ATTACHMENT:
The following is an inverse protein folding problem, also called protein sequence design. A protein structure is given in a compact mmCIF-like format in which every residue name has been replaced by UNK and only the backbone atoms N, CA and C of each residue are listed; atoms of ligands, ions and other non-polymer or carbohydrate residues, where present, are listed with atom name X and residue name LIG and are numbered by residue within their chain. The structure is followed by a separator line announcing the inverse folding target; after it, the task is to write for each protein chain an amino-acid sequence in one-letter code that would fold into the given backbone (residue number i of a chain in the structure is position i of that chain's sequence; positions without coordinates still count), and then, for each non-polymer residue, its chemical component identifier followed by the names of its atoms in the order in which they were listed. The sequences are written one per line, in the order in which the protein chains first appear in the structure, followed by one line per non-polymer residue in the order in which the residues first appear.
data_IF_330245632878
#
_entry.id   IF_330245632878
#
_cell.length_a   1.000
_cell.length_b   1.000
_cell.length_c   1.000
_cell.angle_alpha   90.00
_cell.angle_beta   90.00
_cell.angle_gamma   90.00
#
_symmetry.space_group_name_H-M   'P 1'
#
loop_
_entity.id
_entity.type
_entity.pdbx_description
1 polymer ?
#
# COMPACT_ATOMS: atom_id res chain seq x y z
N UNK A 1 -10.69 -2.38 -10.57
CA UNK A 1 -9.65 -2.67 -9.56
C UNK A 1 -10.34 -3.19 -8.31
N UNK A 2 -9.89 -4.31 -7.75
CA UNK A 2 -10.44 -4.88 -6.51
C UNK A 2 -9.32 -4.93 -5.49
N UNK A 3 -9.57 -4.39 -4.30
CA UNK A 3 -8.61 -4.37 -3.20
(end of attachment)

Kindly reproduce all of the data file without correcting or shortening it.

The following is an inverse protein folding problem, also called protein sequence design. A protein structure is given in a compact mmCIF-like format in which every residue name has been replaced by UNK and only the backbone atoms N, CA and C of each residue are listed; atoms of ligands, ions and other non-polymer or carbohydrate residues, where present, are listed with atom name X and residue name LIG and are numbered by residue within their chain. The structure is followed by a separator line announcing the inverse folding target; after it, the task is to write for each protein chain an amino-acid sequence in one-letter code that would fold into the given backbone (residue number i of a chain in the structure is position i of that chain's sequence; positions without coordinates still count), and then, for each non-polymer residue, its chemical component identifier followed by the names of its atoms in the order in which they were listed. The sequences are written one per line, in the order in which the protein chains first appear in the structure, followed by one line per non-polymer residue in the order in which the residues first appear.
data_IF_330245632878
#
_entry.id   IF_330245632878
#
_cell.length_a   1.000
_cell.length_b   1.000
_cell.length_c   1.000
_cell.angle_alpha   90.00
_cell.angle_beta   90.00
_cell.angle_gamma   90.00
#
_symmetry.space_group_name_H-M   'P 1'
#
loop_
_entity.id
_entity.type
_entity.pdbx_description
1 polymer ?
#
# COMPACT_ATOMS: atom_id res chain seq x y z
N UNK A 1 -10.69 -2.38 -10.57
CA UNK A 1 -9.65 -2.67 -9.56
C UNK A 1 -10.34 -3.19 -8.31
N UNK A 2 -9.89 -4.31 -7.75
CA UNK A 2 -10.44 -4.88 -6.51
C UNK A 2 -9.32 -4.93 -5.49
N UNK A 3 -9.57 -4.39 -4.30
CA UNK A 3 -8.61 -4.37 -3.20